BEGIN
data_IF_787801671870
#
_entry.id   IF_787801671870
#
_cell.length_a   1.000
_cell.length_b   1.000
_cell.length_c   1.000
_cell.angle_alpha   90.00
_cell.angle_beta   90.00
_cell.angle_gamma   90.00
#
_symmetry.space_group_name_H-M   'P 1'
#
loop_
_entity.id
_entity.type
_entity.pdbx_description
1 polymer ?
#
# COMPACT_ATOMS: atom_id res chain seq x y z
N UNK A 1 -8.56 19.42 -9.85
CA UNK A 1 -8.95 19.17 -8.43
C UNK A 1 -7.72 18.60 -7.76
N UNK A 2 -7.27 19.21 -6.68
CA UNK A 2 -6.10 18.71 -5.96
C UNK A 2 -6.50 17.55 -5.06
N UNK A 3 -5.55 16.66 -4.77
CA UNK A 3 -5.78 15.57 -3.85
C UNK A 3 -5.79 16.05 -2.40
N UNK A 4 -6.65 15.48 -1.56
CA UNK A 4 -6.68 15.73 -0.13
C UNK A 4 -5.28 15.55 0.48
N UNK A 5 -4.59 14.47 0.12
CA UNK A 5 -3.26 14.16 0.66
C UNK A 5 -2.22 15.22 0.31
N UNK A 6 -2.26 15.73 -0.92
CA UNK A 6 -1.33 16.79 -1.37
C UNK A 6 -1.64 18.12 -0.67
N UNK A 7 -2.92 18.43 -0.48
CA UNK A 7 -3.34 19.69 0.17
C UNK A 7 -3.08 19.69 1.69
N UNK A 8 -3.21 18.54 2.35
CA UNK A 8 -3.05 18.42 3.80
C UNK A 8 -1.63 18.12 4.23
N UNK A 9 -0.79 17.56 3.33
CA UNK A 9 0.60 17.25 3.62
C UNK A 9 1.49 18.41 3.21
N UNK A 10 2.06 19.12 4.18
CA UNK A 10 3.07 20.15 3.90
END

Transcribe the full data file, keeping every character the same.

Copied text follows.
data_IF_787801671870
#
_entry.id   IF_787801671870
#
_cell.length_a   1.000
_cell.length_b   1.000
_cell.length_c   1.000
_cell.angle_alpha   90.00
_cell.angle_beta   90.00
_cell.angle_gamma   90.00
#
_symmetry.space_group_name_H-M   'P 1'
#
loop_
_entity.id
_entity.type
_entity.pdbx_description
1 polymer ?
#
# COMPACT_ATOMS: atom_id res chain seq x y z
N UNK A 1 -8.56 19.42 -9.85
CA UNK A 1 -8.95 19.17 -8.43
C UNK A 1 -7.72 18.60 -7.76
N UNK A 2 -7.27 19.21 -6.68
CA UNK A 2 -6.10 18.71 -5.96
C UNK A 2 -6.50 17.55 -5.06
N UNK A 3 -5.55 16.66 -4.77
CA UNK A 3 -5.78 15.57 -3.85
C UNK A 3 -5.79 16.05 -2.40
N UNK A 4 -6.65 15.48 -1.56
CA UNK A 4 -6.68 15.73 -0.13
C UNK A 4 -5.28 15.55 0.48
N UNK A 5 -4.59 14.47 0.12
CA UNK A 5 -3.26 14.16 0.66
C UNK A 5 -2.22 15.22 0.31
N UNK A 6 -2.26 15.73 -0.92
CA UNK A 6 -1.33 16.79 -1.37
C UNK A 6 -1.64 18.12 -0.67
N UNK A 7 -2.92 18.43 -0.48
CA UNK A 7 -3.34 19.69 0.17
C UNK A 7 -3.08 19.69 1.69
N UNK A 8 -3.21 18.54 2.35
CA UNK A 8 -3.05 18.42 3.80
C UNK A 8 -1.63 18.12 4.23
N UNK A 9 -0.79 17.56 3.33
CA UNK A 9 0.60 17.25 3.62
C UNK A 9 1.49 18.41 3.21
N UNK A 10 2.06 19.12 4.18
CA UNK A 10 3.07 20.15 3.90